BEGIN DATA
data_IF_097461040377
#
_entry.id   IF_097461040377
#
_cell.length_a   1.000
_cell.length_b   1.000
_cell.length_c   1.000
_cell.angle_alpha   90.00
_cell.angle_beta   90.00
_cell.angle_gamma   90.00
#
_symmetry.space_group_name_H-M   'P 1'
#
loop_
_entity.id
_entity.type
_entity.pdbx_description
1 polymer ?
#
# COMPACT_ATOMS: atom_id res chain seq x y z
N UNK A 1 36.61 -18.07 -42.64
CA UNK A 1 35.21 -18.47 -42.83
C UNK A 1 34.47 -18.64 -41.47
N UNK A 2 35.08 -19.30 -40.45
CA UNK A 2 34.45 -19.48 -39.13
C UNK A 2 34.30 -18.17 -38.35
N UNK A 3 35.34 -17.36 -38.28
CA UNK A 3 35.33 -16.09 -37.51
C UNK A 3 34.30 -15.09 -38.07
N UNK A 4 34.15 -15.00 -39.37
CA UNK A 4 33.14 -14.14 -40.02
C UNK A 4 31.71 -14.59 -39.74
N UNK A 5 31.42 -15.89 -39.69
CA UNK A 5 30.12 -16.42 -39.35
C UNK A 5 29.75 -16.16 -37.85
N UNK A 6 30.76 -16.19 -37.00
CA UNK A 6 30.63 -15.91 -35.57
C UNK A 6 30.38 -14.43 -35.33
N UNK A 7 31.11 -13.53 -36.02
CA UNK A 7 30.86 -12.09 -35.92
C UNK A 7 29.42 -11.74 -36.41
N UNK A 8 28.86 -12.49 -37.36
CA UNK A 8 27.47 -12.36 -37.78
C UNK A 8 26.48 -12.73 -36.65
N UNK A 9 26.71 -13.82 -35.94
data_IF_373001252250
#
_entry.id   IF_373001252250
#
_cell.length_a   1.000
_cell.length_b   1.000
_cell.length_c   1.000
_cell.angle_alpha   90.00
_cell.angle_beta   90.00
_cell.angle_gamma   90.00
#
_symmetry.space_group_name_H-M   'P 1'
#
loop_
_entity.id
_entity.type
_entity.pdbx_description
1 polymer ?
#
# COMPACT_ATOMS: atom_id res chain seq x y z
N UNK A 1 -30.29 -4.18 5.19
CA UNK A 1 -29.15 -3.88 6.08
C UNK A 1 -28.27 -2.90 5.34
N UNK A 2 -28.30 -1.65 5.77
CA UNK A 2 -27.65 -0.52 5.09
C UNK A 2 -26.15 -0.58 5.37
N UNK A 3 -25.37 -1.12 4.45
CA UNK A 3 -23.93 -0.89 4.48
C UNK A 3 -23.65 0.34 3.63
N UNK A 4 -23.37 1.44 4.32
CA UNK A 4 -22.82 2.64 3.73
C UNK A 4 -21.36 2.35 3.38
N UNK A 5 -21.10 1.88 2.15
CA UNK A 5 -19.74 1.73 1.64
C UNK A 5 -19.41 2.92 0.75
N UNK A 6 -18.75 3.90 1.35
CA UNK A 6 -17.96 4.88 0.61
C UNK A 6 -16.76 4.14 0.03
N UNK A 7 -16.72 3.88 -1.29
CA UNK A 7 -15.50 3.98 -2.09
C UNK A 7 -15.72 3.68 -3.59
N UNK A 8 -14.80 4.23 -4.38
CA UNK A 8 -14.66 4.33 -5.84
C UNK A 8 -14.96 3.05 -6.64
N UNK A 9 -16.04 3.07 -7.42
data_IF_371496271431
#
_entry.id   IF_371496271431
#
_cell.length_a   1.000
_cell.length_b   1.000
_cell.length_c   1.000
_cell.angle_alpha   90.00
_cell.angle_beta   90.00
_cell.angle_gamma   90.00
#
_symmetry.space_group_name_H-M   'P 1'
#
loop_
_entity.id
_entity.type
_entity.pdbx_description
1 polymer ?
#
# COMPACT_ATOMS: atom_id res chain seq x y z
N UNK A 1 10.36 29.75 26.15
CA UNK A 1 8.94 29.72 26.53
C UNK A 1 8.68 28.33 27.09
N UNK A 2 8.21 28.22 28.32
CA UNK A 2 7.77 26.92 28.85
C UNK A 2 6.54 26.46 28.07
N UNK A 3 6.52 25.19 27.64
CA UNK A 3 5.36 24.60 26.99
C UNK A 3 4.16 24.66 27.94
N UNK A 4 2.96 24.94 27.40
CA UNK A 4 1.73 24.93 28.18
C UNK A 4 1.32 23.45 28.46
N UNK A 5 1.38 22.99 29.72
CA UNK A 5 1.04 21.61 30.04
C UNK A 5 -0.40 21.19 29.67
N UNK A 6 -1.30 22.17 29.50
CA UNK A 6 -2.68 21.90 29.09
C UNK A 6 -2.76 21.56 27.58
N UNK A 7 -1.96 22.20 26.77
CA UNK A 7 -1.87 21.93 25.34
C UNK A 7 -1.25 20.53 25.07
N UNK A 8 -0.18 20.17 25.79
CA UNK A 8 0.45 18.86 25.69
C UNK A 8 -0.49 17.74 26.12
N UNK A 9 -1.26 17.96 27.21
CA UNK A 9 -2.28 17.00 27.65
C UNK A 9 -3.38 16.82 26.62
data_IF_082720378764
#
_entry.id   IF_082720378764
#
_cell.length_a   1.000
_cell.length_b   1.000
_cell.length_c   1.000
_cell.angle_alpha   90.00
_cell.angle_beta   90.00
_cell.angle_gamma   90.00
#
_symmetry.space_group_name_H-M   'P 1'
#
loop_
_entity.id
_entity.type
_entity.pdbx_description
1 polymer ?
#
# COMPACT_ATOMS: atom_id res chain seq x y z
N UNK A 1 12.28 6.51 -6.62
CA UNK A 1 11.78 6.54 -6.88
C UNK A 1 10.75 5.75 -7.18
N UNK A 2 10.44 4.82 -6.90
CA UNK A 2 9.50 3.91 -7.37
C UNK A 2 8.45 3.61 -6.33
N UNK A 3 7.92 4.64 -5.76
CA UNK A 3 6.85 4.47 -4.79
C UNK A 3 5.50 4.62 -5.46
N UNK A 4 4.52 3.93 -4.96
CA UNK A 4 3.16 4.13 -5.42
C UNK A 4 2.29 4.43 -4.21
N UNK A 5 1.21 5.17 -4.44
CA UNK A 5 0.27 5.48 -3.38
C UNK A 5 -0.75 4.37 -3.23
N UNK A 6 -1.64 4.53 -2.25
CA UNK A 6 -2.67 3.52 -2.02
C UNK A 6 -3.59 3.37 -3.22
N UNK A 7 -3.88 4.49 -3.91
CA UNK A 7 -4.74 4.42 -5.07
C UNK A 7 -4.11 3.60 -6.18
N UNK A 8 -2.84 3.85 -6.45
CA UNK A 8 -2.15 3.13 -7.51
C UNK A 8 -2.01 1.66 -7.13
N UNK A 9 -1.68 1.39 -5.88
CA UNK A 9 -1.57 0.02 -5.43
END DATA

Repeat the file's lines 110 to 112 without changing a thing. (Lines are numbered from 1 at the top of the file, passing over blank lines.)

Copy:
# COMPACT_ATOMS: atom_id res chain seq x y z
N UNK A 1 10.36 29.75 26.15
CA UNK A 1 8.94 29.72 26.53